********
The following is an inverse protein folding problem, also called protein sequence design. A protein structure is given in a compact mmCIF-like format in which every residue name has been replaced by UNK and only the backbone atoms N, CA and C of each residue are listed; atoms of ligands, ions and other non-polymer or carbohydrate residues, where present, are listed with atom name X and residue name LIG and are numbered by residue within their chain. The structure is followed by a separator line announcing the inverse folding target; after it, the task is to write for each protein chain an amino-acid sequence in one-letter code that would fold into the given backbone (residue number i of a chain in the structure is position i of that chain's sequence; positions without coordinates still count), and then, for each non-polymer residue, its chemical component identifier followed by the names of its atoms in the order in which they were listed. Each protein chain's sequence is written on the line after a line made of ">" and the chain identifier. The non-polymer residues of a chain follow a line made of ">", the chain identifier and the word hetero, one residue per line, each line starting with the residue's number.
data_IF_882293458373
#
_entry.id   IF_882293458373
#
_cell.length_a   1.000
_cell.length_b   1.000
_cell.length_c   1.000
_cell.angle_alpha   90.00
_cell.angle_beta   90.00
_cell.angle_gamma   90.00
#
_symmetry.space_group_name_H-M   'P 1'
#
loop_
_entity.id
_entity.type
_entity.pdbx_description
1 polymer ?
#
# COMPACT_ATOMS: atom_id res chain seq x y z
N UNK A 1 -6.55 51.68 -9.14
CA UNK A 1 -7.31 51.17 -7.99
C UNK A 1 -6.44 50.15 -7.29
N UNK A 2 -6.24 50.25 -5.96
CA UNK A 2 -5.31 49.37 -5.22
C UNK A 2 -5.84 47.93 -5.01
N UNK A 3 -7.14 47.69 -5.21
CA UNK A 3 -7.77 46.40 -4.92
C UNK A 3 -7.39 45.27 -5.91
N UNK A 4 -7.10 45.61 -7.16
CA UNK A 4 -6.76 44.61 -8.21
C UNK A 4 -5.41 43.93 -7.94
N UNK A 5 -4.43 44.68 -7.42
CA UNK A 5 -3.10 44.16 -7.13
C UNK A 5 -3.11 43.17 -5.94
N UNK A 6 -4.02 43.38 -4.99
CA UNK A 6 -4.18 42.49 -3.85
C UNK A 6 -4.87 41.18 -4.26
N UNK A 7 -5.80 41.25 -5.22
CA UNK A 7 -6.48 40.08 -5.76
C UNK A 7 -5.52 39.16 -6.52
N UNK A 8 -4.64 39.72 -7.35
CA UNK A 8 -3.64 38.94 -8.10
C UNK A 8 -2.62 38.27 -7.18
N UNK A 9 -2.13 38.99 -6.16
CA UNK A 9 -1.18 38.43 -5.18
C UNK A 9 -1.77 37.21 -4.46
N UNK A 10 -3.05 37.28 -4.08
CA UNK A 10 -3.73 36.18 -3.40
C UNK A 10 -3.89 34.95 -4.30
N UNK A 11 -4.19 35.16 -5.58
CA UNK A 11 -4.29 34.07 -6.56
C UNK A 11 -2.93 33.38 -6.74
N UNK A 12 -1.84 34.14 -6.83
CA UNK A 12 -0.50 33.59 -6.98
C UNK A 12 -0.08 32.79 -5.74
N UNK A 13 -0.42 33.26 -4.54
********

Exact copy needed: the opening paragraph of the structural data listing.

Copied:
The following is an inverse protein folding problem, also called protein sequence design. A protein structure is given in a compact mmCIF-like format in which every residue name has been replaced by UNK and only the backbone atoms N, CA and C of each residue are listed; atoms of ligands, ions and other non-polymer or carbohydrate residues, where present, are listed with atom name X and residue name LIG and are numbered by residue within their chain. The structure is followed by a separator line announcing the inverse folding target; after it, the task is to write for each protein chain an amino-acid sequence in one-letter code that would fold into the given backbone (residue number i of a chain in the structure is position i of that chain's sequence; positions without coordinates still count), and then, for each non-polymer residue, its chemical component identifier followed by the names of its atoms in the order in which they were listed. Each protein chain's sequence is written on the line after a line made of ">" and the chain identifier. The non-polymer residues of a chain follow a line made of ">", the chain identifier and the word hetero, one residue per line, each line starting with the residue's number.